by Kate Evans
Several new COVID variants have emerged that are vying for predominance in a late summer COVID surge that has brought new cases of the disease and a rise in hospitalizations across the country. Cases of COVID had declined earlier this year.
Deaths and hospitalizations from COVID have risen nationally but remain low against pandemic high points. Morgan County and Washington County are currently experiencing low levels of COVID-19 infection.
Medical assistant Becky Huff from River Bend Family Medicine in Hancock said that they’ve really seen an increase in COVID cases the past two weeks.
They’ve had six COVID cases each of those two weeks where before there was just a couple cases previously in the past month. None of their patients were hospitalized with COVID.
According to the Centers for Disease Control and Prevention (CDC) COVID data, the EG.5 variant (unofficially known as Eris) is now accounting for the highest percentage of COVID infections (21.5%) with the FL.1.5.1 strain causing 14.5% of the cases and the XBB.1.16 strain accounting for 9.2% of cases.
The Eris variant was first identified in February and has been found in more than 50 countries as of early August. A new variant strain BA.28.6 has just been discovered and is of increasing concern because of its many mutations.
With the uptick in COVID cases, the same preventative measures still work against the virus and its variants. These are frequent handwashing, mask-wearing, avoiding crowded indoor places and getting tested for COVID if you feel ill and have symptoms.
Health officials urge that those who are at high risk of complications from COVID adopt those measures.
Increased COVID-19 activity is expected this fall and winter as respiratory illnesses circulate when people move indoors more and gather over the holidays. Anti-viral treatments such as Paxlovid are available and can keep COVID symptoms from becoming severe.
New COVID vaccines
New COVID-19 vaccines that are effective against the new variants should be available by mid-to-late September. Pfizer Bio-tech, Moderna and Novavax have new vaccines that target the XBB.1.5 strain to more closely match different circulating virus strains.
The new vaccines should be available at public health departments, federally qualified health centers, pharmacies and physicians offices.
For most people, the shots will be free and they’ll be able to have the vaccines covered by their health insurance without co-pays. Those that don’t have health insurance can get COVID vaccines for free through government programs.
Up to date on vaccine?
Health officials say that it’s vital to get vaccinated against COVID-19 and be up to date on your boosters. Everyone six years old and up should get one updated Pfizer-BioN Tech or Moderna COVID-19 vaccine boosters to be up to date, according to the CDC.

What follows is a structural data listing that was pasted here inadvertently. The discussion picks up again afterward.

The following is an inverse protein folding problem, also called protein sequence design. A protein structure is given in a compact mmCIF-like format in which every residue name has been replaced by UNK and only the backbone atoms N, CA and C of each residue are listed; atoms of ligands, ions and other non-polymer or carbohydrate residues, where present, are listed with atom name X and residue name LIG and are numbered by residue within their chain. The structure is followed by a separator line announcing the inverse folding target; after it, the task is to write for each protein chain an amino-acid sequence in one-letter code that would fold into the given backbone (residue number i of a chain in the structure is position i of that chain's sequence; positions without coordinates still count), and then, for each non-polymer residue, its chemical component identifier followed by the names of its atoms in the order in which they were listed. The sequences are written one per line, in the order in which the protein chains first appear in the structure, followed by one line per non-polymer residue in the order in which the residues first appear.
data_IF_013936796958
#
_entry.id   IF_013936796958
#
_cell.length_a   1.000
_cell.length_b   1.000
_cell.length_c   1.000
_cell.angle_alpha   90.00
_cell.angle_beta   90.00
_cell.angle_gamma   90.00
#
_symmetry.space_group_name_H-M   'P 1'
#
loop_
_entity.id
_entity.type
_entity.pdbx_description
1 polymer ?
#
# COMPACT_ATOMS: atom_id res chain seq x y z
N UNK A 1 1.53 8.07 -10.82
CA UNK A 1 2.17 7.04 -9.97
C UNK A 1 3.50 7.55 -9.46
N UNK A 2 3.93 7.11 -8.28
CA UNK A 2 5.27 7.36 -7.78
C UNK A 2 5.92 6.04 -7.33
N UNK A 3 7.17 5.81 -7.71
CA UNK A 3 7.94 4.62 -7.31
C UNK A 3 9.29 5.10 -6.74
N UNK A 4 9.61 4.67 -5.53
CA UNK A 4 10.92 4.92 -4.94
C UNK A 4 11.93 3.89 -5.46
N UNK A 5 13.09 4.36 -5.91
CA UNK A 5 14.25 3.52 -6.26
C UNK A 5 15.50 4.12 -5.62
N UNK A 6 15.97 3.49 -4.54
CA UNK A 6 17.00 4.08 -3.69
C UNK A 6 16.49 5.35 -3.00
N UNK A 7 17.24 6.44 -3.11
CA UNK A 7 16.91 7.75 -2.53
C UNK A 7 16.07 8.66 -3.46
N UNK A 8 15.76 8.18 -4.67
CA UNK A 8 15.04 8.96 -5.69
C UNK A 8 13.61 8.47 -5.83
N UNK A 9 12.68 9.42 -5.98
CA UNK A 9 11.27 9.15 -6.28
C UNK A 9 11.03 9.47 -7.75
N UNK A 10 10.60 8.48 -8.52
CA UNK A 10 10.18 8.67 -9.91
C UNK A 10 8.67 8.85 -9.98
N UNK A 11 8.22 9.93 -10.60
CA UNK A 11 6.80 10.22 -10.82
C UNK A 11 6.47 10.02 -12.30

Adults age 65 and older can get a second dose of the updated Pfizer-BioNTech or Moderna COVID-19 vaccine booster.
Those who are moderately or severely immunocompromised may get additional doses of the updated PfizerBioNTech or Moderna COVID-19 vaccines.
Boost now or later?
Unvaccinated people or undervaccinated individuals may want to consider getting the COVID shots that are available now. However, they could experience delays for when they want to receive the new vaccines later. Talk to your doctor about whether you should wait for the new COVID vaccine to come out or get your booster shot now with the rise in COVID cases.
In June, the CDC also approved a new vaccine for RSV (respiratory syncytial virus) for adults over age 60 who are at risk of getting very ill from RSV , if they have their doctor’ s recommendation.
Flu season will soon be upon us and so will a host of respiratory infections such as colds, seasonal influenza and RSV. Preventing COVID19, flu and RSV involves the same measures.
Stay home when sick, except to get medical care.
Cover your coughs and sneezes with a tissue or your upper shirt sleeve-not your hands.
Wash your hands frequently with soap and water for at least 20 seconds.
Don’t send a sick child to school or daycare.
Avoid close contact with others, such as kissing, shaking hands and sharing cups and eating utensils.
Clean and disinfect frequently touched surfaces and items such as doorknobs, telephones, counter-tops, cell phones and keyboards.
Wear a mask if you have symptoms, a positive test or exposure to someone with COVID-19. Get tested if you have symptoms. Home tests are available over the counter at pharmacies.
Isolate from others for five days if you test positive for COVID. Wear a mask through day 10 if around others at home or in public.
Wear a face mask indoors in public places to protect yourself and others when county COVID-19 transmission rates are at high or substantial levels, if you are at high risk of serious illness from COVID-19 or if you are immunocompromised.
Wear a mask at any time as a precaution to protect yourself and others.
Keep your distance from others, avoid large gatherings and get vaccinated for both COVID-19 and the flu.